Death

Little more than a week ago, a nineteen-year-old committed suicide in Ketchikan, Alaska. He was the second suicide here in just a few months, but more than that, he was an upstanding young man, intelligent student, valedictorian of Kayhi's class of 2008, a guy with a future - and a friend. Who knows how many classes I had with him before he graduated last year - two, three, I don't know. We never talked all that much, but in all the time I spent around him, I never saw him cause a problem for anyone. If there were two simple things that anyone could see in him, they were that he was funny, and that he was nice. Nothing more.

I remember near the close of my junior year after he had found out he had to write a speech for graduation - much the same way I would the year after. I think I remember seeing him hand in his speech for review to Mrs. Bowlen - all handwritten. The story goes that he wrote it all totally at the last minute - and then, of course, his speaking at graduation was great. He was someone I never could have expected to have so short a life - and I never could have imagined he'd end it himself.

I think most people will have moments in their lives of deep despair - moments that they really have to pull themselves through. I know I've had one or two of those darkest moments, and although I couldn't say "I've seriously contemplated suicide," I don't find it unthinkable at all that people do at times have such thoughts. When you fall into that pit, though, you simply have to find your way out.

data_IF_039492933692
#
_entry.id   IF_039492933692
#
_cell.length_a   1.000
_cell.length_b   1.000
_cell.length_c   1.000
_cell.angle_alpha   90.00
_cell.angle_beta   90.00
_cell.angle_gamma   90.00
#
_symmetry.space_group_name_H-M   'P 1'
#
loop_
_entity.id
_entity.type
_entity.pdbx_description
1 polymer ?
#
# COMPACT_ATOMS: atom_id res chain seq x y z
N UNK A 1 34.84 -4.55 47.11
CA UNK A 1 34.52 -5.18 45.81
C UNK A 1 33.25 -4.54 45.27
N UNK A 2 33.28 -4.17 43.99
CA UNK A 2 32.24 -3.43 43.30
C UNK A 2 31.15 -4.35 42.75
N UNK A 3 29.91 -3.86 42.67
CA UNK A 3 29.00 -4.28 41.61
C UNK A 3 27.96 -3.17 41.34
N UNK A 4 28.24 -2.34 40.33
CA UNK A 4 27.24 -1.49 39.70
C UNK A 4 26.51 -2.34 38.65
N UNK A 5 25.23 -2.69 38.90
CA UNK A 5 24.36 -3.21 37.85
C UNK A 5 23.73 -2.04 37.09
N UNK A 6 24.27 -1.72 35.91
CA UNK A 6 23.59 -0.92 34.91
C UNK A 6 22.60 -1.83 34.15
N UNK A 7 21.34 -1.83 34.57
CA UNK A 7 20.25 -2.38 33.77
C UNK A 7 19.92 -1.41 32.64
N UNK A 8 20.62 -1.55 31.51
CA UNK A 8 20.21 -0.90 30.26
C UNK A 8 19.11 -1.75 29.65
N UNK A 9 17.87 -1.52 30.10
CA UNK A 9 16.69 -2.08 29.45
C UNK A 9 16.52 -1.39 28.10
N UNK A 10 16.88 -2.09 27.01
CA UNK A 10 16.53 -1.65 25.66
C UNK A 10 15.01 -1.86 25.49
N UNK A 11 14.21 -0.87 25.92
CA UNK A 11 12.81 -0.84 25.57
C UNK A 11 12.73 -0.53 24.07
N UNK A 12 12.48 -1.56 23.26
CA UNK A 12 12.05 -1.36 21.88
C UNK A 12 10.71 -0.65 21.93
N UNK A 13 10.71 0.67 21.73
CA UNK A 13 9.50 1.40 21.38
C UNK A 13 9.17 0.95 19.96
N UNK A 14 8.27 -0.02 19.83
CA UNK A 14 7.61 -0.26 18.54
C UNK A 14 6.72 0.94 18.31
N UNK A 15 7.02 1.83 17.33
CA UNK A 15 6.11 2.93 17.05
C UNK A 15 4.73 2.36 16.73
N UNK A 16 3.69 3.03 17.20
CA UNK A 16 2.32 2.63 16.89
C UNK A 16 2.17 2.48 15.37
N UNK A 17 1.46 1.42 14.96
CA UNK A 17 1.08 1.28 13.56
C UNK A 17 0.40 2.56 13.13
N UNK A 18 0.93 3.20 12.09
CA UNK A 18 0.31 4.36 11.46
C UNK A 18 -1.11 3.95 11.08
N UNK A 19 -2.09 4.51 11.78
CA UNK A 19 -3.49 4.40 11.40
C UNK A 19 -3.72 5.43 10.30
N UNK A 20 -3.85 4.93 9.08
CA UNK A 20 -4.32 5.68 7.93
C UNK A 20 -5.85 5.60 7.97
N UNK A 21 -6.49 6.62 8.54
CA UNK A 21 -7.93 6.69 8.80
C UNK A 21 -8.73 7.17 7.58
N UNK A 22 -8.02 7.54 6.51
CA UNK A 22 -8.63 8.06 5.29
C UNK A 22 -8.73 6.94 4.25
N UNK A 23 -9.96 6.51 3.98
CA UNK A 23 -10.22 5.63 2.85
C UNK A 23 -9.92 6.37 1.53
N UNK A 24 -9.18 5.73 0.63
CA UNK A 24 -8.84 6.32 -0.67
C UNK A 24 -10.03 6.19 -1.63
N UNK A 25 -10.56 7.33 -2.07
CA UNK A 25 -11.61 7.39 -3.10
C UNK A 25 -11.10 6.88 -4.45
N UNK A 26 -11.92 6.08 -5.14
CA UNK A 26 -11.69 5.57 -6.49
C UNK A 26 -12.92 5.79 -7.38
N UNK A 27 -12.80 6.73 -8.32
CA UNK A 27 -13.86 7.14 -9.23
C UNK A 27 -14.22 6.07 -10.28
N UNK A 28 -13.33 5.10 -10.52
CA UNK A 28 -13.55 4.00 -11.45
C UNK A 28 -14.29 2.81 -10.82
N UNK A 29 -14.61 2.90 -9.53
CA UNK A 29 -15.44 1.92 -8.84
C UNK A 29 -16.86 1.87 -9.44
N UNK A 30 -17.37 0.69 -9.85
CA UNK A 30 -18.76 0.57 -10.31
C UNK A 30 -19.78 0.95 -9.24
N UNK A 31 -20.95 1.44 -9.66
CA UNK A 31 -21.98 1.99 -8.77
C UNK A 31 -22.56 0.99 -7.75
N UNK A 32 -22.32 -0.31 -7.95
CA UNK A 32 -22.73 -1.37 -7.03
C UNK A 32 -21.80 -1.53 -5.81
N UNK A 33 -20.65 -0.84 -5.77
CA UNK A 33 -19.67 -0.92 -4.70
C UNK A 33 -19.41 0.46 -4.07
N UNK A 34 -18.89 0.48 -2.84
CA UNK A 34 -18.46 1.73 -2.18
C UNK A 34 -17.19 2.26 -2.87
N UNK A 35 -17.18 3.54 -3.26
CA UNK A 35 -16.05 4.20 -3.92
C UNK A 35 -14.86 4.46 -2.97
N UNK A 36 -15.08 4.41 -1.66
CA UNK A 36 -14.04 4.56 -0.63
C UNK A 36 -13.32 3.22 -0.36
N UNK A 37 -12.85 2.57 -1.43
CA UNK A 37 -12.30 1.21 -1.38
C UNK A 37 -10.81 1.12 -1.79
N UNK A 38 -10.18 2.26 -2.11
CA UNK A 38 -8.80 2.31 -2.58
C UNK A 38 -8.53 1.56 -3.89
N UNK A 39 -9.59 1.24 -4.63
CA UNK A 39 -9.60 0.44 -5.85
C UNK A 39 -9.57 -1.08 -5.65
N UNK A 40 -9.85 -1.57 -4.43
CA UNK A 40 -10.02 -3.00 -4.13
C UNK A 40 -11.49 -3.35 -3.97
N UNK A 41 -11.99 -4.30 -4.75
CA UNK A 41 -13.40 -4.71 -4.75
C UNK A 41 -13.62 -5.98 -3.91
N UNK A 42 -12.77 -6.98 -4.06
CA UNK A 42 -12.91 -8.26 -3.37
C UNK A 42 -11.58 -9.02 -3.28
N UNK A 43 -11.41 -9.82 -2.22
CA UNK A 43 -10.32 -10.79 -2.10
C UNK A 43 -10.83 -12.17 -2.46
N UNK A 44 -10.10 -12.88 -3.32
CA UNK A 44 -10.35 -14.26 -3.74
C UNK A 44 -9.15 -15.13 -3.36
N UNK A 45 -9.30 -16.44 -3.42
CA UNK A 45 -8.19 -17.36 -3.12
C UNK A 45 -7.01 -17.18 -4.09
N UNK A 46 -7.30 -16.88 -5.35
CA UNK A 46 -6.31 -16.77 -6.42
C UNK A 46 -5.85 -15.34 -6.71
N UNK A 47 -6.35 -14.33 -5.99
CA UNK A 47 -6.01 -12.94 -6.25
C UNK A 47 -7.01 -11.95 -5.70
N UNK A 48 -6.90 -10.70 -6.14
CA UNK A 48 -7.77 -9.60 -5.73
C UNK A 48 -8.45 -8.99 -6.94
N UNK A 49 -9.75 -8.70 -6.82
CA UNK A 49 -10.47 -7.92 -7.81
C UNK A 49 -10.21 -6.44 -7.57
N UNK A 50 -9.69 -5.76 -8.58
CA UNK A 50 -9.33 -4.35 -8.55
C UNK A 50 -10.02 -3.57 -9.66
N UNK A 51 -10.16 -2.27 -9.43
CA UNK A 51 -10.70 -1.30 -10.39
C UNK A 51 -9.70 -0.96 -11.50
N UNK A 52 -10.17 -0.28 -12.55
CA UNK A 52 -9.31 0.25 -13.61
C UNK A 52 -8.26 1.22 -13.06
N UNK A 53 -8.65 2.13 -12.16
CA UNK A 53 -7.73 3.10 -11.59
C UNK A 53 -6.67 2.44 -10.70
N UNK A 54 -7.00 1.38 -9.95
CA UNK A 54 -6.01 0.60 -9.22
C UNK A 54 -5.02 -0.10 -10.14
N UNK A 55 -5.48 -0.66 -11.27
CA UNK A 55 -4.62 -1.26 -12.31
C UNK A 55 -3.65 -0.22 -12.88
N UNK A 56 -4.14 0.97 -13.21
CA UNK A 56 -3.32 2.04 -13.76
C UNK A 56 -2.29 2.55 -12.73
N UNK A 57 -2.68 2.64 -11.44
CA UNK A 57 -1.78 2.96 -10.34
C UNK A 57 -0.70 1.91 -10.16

There are perhaps situations in which perhaps a hastened death may be the best way - when you know for certain the inevitability of mortality sits just around the corner, but you know that turning that corner will cause you unimaginably needless pain. Such tragedies are very rare, however, and in my writing on euthanasia previously I stated emphatically that it seems no standardized government policy making such action legal could make it rare enough to leave our society unscathed. Wishing for death is a feeling we all can experience, but for almost every one of us, it is something we can never fulfill without violating our very nature.

Last Wednesday I attended the memorial service for my parted schoolmate. It was a well-conducted and meaningful event, and it touched me very much. In a letter from his immediate family read aloud to those assembled there a hint of what might have been the ever-so-unsatisfactory cause of this tragedy. It referred to a serious problem the young man was having involving possible family embarrassment or something similar to that. I have no idea what such a problem might have been, but his family emphasized of course that the choice he made was the wrong one - one that has saddened everyone his life had touched and will forever change the lives of many - none more than his own.

In law we find the element of consent is present in many issues. When we consent to another taking a possession of ours, of course, their action is not theft. Without consent, sexual activity becomes assault - or rape. But when it comes to our very lives, the law and I are in agreement that consent has no part to play. When a person is not dying, when you know they have a future, it will always be unconscionable to end their life, even if they beg you to do it. It will always be murder. And when the perpetrator and victim are one in the same - that will always be an incomprehensible tragedy.

No matter what may happen to us after death, the futures of each and every human on this planet are invaluable. For all I know, I may live again a thousand times, reincarnated in a thousand different forms. But I will hedge my bets. I plan on making the most of my future. Cutting life short cuts your chances at everything. Death may be a mystery, but one thing about it is certain: Dying is the destruction of possibility, death its absence. Possibility is the essence of life.

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